The 1943 session of the legislature adopted Joint Rule 15, generally known as the "short-title" rule. It provides, in substance, that, when considering an amendment to an act which had been given a short title, such as the one here involved, the title of a proposed amendment during its passage through both houses is required to contain only the "short title" of the act proposed to be amended with the chapter, part numbers, and compiler's section numbers, if any, and the year of compilation. Following the passage of an amendment in the house other than the house of origin, the title is there amended by striking out the "short title" and inserting in lieu thereof the last full title of the amended act, together with such other corrections and amendments as may be necessary, so that the amended title may be agreed to by the house in which the bill originated.

Such procedure was followed in the enactment of the amendment to the act in question. Appellants say this is a violation of the Constitution of 1908, art. 5, § 21, which reads in part as follows:

"SEC. 21. No law shall embrace more than one object, which shall be expressed in its title. No law shall be revised, altered or amended by reference to its title only; but the act revised and the section or sections of the act altered or amended shall be re-enacted and published at length."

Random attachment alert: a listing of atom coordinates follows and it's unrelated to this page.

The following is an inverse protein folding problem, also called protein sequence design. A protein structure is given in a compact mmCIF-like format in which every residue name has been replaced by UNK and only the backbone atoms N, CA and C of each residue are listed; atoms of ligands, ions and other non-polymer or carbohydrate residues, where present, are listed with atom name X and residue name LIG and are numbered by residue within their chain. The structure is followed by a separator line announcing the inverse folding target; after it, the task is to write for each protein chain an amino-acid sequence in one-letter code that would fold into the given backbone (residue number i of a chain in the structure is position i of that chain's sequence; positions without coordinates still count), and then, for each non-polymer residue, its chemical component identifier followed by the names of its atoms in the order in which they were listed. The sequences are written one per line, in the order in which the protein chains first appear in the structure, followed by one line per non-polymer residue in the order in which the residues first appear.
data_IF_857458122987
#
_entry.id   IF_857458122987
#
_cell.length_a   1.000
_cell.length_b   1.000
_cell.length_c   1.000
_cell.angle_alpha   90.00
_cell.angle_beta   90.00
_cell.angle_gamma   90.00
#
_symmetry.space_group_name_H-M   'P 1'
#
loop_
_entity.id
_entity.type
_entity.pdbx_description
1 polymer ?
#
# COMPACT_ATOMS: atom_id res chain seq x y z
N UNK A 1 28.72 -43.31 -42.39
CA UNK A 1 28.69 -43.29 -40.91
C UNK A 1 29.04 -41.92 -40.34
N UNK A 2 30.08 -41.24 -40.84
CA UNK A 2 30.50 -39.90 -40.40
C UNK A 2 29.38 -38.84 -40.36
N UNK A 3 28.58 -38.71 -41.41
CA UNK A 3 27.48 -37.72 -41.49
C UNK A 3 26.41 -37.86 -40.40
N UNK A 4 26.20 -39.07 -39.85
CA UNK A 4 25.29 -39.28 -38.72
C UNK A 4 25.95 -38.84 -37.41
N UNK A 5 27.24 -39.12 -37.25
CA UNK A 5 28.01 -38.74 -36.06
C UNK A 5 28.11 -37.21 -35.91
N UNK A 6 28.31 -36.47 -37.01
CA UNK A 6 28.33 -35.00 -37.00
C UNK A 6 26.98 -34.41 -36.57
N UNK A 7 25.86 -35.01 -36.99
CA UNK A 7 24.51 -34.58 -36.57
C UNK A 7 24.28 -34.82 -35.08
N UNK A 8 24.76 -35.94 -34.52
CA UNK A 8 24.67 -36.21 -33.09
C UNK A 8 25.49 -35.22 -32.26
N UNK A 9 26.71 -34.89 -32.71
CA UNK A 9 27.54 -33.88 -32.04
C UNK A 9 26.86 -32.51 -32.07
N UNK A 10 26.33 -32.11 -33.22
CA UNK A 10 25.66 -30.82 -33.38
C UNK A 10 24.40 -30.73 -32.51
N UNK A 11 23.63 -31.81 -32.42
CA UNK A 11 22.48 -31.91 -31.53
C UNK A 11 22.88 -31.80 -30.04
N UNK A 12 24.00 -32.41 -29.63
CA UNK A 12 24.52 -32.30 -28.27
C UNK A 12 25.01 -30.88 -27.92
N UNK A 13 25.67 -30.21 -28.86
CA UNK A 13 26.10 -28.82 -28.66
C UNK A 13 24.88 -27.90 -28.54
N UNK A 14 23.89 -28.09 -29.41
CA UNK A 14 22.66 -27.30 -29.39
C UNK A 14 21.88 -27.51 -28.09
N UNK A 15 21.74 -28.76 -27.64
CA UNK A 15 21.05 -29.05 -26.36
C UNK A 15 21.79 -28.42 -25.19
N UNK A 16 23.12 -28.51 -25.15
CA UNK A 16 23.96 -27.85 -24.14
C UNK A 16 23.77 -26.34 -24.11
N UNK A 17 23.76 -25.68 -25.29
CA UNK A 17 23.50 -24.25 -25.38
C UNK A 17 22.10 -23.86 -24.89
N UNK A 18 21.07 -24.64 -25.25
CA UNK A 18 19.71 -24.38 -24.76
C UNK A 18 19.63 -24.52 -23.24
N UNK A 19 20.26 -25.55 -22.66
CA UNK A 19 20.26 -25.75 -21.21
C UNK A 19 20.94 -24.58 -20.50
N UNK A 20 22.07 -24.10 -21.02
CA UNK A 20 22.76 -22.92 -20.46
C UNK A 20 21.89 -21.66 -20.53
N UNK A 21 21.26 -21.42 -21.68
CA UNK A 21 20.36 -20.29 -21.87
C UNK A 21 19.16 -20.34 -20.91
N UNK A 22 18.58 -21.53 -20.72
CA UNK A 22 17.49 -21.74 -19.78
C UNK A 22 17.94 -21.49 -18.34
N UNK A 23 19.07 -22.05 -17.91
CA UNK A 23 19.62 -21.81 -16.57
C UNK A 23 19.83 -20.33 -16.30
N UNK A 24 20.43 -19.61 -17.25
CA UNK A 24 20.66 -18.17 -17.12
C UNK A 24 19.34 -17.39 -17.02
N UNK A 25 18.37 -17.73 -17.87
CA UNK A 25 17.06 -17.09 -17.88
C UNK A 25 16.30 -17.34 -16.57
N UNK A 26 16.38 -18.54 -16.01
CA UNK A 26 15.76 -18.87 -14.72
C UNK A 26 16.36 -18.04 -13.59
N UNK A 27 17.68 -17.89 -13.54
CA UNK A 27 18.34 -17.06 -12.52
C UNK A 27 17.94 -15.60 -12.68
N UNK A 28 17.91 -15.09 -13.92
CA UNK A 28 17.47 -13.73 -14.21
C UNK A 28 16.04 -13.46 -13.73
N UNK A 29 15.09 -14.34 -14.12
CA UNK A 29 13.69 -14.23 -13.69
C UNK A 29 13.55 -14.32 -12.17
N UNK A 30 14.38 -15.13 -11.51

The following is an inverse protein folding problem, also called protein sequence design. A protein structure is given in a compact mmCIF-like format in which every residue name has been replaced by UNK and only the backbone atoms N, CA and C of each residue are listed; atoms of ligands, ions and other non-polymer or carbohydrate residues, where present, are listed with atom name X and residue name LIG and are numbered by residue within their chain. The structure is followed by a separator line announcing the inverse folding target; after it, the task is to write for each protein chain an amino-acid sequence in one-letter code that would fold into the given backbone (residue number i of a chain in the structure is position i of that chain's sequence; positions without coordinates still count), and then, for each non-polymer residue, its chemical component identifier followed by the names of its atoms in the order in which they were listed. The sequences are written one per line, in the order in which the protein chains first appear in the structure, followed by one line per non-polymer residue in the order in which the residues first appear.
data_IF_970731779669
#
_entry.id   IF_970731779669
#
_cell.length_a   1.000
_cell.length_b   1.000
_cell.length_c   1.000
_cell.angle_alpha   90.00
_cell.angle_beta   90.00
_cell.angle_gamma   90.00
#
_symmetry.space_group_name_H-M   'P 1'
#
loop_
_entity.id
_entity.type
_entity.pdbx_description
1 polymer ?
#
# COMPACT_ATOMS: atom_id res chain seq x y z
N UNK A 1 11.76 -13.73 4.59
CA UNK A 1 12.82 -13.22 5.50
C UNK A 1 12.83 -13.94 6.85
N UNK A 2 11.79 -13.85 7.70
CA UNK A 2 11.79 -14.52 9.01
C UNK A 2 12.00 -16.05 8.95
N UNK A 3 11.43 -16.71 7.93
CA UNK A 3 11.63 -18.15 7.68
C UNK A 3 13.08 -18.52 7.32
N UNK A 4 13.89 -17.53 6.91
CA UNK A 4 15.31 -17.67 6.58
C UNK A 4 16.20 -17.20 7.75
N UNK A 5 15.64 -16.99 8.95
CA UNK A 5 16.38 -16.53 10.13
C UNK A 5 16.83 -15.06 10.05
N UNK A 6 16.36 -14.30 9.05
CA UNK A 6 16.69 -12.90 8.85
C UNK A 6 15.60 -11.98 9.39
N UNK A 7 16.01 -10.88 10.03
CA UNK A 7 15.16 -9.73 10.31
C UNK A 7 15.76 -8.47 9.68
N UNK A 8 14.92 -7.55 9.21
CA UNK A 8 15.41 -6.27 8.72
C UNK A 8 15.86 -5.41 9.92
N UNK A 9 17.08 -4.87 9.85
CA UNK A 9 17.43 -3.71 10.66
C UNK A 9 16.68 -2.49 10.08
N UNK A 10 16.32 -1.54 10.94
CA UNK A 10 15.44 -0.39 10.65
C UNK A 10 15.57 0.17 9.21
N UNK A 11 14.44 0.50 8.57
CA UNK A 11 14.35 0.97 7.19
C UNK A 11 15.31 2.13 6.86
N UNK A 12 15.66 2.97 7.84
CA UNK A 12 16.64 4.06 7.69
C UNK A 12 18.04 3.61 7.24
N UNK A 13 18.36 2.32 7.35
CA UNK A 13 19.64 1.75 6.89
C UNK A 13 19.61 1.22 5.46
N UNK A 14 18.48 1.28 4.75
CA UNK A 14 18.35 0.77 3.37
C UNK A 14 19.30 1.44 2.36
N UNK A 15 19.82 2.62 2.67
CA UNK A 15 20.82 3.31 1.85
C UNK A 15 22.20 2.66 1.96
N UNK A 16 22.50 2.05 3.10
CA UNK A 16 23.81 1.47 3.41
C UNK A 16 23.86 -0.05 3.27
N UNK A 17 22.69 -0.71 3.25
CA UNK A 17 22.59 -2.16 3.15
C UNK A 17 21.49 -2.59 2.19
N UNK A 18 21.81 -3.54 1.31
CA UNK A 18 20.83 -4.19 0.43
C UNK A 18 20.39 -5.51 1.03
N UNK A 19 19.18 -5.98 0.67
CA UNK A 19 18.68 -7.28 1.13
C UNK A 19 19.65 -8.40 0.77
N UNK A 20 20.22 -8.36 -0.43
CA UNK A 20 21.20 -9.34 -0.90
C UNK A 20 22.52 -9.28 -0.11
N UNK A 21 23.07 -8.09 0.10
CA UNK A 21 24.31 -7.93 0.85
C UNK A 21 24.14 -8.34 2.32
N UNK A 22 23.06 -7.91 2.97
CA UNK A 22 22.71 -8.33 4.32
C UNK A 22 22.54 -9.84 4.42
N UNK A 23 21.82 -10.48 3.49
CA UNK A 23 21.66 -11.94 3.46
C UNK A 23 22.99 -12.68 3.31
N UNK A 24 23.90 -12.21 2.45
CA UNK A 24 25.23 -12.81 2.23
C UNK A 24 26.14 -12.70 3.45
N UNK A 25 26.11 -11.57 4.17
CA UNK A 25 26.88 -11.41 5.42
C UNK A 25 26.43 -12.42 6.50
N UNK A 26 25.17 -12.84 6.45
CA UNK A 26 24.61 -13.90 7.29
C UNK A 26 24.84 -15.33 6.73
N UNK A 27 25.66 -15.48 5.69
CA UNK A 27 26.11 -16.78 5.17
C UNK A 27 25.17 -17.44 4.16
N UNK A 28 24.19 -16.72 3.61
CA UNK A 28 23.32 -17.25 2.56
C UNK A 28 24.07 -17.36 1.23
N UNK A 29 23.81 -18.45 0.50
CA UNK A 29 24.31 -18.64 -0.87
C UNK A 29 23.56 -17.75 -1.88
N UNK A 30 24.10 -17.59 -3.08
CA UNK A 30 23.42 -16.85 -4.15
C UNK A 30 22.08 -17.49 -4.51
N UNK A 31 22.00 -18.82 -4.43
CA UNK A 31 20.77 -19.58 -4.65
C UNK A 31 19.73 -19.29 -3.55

This constitutional provision expressly refers to the title of an act as enacted, rather than to the title of a bill during its various steps towards enactment. The act in question did not attempt to amend the original act by reference only to the title of that act, but made the change in the original act by re-enacting section 3 in its entirety, as amended, and adding a new section 3a in full.

The legislature was not required to re-enact and publish the amended act in full. People v. Shuler, 136 Mich. 161.

We need not repeat the discussion of this proposition as stated in People v. Stimer, 248 Mich. 272 (67 A.L.R. 552), where the court said:

"In so far as the act under consideration revises, alters, or amends Act No. 181, Pub. Acts 1919, it does so in express language, published at length; and in so far as the change or alteration is by implication merely, it does not offend the constitutional provision."

Under the doctrine of "reasonable construction" enunciated by Mr. Justice COOLEY in People, ex rel. Drake, v. Mahaney, 13 Mich. 481, 496, 497, the legislative procedure here involved cannot be said to violate this constitutional provision.

But, say the appellants, the amendment embraces more than one object, which is not expressed in its title. It should be noted that the legislature did not amend the title to the original act, and that title is sufficient to give notice to all concerned of the general object of the act and the interests likely to be affected. The act has but one primary object, i.e., to require financial responsibility on the part of owners and operators of motor vehicles, and the general object of the added section is completely within the object of the original act and is identical therewith. As said in Common Council of Detroit v. Schmid, 128 Mich. 379, 388 (92 Am. St. Rep. 468):